Sunday, May 16, 2010


I've been thinking a lot recently about how you make a connection with your audience.  It started with a conversation about Lost.  I started out really liking the series, but eventually lost the connection with the story and the characters.  Meanwhile, Adam loves Lost.  He was very upset when I tired of it because it meant he had to find time to watch the show alone.  (His brother has been coerced into watching the series finale here at our house so that he can share it "with someone who will appreciate it"). 

But what was it that Lost me?  (Sorry, bad pun intended.)  The plot was intelligent, well researched and carefully designed.  The characters were well-developed, each having a distinct back-story.  Each episode was exciting, almost always revealing new information, but never quite answering your questions.  With all it had going for it, why did I fall off the bandwagon?  Better yet, how do I keep from losing my own audience, once I have one?

Magical Words, one of the blogs that I read every day, had a very timely post by a guest blogger, Carrie Ryan.  In it, she describes her theory about how every story has a certain number of credibility points that are spent whenever you ask the reader to suspend their disbelief.  Just by picking up a book, the reader is agreeing to suspend their disbelief, but only to a point.  Certain genres will start out with a higher number of points automatically, because the reader knows that the subject requires it, but the author is still limited to that point value.

I would actually take this a step further, to say that it's not the book or the genre that dictates the point value; rather the reader is granting the author the credibility points.  The reader is participating in the story by suspending their disbelief.  Each reader has a different starting value, but no matter what, once the points are gone, the reader loses interest and puts the book down or the audience stops watching.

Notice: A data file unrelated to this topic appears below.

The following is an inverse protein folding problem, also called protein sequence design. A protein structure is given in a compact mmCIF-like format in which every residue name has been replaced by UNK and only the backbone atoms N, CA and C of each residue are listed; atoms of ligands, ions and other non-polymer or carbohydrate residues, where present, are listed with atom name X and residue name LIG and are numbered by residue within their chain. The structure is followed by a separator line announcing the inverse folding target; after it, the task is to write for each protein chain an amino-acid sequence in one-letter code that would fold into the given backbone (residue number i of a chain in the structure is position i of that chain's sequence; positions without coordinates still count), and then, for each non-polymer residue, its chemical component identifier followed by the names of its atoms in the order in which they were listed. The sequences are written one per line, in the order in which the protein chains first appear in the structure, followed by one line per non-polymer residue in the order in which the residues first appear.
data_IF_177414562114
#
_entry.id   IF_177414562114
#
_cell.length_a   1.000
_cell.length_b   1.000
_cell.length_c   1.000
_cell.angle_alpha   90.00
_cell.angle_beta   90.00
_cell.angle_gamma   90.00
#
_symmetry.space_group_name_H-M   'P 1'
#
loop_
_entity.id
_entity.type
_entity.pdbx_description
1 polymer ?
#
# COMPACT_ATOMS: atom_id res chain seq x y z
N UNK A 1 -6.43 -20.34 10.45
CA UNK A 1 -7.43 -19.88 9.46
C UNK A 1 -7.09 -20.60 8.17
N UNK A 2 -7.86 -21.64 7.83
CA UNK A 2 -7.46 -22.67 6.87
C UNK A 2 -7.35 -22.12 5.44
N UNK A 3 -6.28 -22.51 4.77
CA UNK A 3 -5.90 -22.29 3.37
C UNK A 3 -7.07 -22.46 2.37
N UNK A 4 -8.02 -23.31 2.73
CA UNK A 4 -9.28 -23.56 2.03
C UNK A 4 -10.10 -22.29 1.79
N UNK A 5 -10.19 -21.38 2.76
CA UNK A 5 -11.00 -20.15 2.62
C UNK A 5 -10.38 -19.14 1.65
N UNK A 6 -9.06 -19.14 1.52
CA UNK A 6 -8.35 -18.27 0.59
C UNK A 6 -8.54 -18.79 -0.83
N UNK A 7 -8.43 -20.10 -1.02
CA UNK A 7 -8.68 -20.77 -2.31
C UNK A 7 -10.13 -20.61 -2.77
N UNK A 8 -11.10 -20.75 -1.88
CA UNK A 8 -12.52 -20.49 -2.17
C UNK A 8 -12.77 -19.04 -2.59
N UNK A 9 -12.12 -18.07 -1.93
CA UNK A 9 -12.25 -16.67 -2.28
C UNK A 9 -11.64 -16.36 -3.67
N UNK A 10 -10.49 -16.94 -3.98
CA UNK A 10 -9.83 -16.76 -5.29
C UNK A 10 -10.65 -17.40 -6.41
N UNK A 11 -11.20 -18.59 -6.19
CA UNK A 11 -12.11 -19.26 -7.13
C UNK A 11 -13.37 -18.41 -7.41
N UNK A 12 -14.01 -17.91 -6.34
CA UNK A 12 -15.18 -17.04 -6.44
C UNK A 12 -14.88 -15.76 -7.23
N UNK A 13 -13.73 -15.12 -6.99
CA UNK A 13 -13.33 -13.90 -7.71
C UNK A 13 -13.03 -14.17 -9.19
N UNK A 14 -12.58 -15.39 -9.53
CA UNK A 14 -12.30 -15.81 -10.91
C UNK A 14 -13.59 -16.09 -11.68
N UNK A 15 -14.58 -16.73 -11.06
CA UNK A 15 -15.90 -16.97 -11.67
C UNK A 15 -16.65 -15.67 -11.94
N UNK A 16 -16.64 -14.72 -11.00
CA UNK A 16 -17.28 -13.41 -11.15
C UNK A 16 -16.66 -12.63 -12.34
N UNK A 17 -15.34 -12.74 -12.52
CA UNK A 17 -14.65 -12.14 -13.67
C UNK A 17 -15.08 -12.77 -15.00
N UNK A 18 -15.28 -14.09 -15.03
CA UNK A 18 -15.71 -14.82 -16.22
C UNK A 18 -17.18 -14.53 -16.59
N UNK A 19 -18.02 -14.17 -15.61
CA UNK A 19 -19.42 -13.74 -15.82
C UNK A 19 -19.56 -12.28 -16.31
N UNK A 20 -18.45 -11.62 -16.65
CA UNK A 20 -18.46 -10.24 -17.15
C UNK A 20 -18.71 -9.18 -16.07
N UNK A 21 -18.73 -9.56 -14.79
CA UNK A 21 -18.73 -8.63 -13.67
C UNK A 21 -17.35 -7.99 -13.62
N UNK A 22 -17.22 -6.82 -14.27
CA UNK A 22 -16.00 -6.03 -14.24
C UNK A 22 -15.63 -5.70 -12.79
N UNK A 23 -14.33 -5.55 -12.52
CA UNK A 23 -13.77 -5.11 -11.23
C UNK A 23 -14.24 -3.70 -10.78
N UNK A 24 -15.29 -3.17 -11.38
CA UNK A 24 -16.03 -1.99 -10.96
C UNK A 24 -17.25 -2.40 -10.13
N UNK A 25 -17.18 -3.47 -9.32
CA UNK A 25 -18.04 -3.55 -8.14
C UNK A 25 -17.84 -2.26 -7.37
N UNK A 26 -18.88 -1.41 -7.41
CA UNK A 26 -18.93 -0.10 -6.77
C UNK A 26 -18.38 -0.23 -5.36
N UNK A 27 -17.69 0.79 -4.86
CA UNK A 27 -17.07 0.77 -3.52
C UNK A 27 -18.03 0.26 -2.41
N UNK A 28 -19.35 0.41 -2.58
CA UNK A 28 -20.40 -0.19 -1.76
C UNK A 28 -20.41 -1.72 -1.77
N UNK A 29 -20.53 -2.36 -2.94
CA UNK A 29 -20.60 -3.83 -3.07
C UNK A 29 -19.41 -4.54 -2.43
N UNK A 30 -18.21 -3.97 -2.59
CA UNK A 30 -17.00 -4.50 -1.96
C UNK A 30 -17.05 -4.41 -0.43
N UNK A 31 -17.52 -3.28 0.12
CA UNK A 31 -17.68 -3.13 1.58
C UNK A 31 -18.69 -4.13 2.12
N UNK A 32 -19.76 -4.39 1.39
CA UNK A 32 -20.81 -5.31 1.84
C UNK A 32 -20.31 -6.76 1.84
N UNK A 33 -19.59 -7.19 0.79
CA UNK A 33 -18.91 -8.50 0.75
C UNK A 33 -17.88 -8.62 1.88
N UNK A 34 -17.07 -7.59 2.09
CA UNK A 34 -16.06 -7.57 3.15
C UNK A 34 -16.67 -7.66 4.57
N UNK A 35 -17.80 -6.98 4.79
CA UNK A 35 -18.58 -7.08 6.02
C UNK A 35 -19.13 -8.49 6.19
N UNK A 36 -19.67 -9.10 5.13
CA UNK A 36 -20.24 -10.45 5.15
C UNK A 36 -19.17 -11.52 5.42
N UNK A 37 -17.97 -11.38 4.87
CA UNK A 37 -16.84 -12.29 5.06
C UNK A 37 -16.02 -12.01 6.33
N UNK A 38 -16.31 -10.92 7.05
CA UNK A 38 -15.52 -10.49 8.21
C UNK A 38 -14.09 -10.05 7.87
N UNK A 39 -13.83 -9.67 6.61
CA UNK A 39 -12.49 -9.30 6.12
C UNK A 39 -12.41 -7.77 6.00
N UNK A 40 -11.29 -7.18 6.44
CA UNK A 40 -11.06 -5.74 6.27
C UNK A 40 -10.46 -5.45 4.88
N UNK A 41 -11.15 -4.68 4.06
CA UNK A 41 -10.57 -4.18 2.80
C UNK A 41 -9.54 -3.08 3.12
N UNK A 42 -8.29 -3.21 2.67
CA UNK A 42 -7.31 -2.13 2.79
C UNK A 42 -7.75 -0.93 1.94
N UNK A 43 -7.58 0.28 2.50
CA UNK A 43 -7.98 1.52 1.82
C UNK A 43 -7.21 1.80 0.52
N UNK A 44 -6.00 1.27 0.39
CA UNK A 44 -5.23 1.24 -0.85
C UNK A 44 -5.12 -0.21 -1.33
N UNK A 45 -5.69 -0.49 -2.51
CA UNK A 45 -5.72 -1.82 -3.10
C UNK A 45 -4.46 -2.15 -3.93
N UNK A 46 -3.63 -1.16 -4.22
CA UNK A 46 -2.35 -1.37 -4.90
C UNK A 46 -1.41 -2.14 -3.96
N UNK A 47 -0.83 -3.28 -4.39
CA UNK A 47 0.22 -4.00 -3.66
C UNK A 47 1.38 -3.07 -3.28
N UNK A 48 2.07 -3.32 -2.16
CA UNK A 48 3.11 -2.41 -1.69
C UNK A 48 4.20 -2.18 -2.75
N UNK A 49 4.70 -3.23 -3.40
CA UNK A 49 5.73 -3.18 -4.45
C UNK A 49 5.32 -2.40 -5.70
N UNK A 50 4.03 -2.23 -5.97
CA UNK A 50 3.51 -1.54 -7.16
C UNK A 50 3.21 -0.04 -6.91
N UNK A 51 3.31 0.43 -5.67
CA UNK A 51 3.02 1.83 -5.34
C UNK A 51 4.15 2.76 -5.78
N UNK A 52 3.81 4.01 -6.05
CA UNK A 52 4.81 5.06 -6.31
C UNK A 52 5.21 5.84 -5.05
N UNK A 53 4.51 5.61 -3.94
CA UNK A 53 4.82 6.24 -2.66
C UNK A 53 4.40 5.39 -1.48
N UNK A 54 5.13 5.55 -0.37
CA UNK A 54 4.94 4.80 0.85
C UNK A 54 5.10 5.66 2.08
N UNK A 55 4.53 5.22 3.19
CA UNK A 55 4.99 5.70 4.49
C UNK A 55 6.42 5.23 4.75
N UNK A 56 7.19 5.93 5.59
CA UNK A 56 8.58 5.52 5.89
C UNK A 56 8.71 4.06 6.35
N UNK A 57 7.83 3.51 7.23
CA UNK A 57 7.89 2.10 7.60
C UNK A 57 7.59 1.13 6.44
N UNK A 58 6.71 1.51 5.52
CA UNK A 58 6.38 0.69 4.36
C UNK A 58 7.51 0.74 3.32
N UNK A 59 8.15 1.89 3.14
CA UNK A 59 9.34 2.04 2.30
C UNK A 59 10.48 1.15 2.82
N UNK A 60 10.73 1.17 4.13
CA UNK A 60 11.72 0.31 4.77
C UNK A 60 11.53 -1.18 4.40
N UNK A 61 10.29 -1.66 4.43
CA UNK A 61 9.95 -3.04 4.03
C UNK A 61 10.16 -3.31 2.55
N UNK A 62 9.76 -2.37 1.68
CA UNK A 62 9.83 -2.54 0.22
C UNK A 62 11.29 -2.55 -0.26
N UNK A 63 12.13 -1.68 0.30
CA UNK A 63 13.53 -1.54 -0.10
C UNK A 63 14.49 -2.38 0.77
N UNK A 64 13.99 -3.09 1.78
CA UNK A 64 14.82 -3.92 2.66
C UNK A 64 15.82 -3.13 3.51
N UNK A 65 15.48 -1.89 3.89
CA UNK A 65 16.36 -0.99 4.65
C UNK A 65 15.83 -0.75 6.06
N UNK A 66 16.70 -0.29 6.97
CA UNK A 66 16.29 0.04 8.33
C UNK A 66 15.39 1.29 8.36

Going back to Lost, guess when I started to lose interest?  It was right around the time the smoke monster made a significant appearance on the island.  My points were spent.

Novel Word Count: 24,384


  1. Hi I post over at Magical Words (I'm Emily, or now, pea_faerie overthere). I saw your post on Misty's entry about MFA programs and left a post there today. Just wanted to drop you a line and let you know it was here.

    And, I think your post here on Lost is interesting. I watched the first couple eps and Lost interest. (Hey, it was a great pun when you used it). Now my bf LOVES it, and I'm not allowed to watch it with he and his friends because I have watched it and don't know the backstory and don't appreciate it. I can see the "credibility" points thing in play there, too, and wonder, if I had watched more of it, if I'd have felt the same way you do!

    Good luck with your writing! :)

  2. Hi Emily! Just saw this comment, not sure if you'll see my response or not...

    I've seen you over at Magical Words and am glad you found your way over here! It's nice to know that someone besides family and close friends is reading this thing. :) I had fun with this post, so I'm happy to hear that you enjoyed it. I really think this whole credibility points thing can be used in a lot of different applications.

    Anyway, glad to hear from you and I hope you'll keep on coming back!

  3. I am totally with you on the losing interest in Lost. I was talking to Leigh about it yesterday while on the walk...and i just started to not care about the characters wonder you and I are such good friends. :) Glad I am not the only person who just doesn't care abotu Lost. Loving the blog BTW.